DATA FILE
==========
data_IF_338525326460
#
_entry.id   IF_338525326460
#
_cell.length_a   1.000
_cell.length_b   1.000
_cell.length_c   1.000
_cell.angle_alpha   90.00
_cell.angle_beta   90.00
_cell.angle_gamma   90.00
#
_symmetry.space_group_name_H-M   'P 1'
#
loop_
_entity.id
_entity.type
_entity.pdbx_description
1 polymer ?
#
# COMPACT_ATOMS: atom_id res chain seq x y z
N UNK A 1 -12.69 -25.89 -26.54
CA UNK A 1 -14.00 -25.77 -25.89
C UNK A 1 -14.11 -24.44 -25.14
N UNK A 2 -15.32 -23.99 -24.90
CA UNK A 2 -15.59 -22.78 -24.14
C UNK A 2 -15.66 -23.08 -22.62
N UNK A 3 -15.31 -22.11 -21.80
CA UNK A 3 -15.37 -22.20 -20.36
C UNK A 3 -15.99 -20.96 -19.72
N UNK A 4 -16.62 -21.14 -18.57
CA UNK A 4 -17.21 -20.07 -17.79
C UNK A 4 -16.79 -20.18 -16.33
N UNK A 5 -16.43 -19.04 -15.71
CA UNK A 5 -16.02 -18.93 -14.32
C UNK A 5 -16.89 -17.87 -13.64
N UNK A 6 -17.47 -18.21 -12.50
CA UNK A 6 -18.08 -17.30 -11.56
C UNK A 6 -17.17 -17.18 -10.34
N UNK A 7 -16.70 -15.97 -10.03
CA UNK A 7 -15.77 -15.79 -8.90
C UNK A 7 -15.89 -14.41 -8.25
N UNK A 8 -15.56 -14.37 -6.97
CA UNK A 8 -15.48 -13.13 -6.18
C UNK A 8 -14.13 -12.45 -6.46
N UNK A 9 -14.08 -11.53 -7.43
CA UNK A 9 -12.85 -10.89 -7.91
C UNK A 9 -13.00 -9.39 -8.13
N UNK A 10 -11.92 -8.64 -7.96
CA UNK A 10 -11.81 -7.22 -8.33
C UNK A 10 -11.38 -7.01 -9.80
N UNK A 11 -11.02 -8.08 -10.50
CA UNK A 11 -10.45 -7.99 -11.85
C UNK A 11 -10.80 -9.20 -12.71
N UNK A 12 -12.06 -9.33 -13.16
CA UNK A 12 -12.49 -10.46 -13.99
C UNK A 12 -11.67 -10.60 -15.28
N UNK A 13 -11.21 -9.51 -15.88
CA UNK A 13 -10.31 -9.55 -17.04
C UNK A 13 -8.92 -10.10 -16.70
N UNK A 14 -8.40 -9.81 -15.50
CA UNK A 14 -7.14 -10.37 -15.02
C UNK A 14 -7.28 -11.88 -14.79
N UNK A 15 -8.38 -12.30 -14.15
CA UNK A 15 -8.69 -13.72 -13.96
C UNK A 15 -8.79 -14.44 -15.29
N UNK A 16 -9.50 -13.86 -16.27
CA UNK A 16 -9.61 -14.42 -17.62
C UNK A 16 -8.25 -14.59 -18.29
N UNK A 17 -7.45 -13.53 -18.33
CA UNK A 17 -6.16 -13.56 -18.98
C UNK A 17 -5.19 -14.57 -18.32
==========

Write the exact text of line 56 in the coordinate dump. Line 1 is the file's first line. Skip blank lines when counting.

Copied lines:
C UNK A 12 -11.67 -10.60 -15.28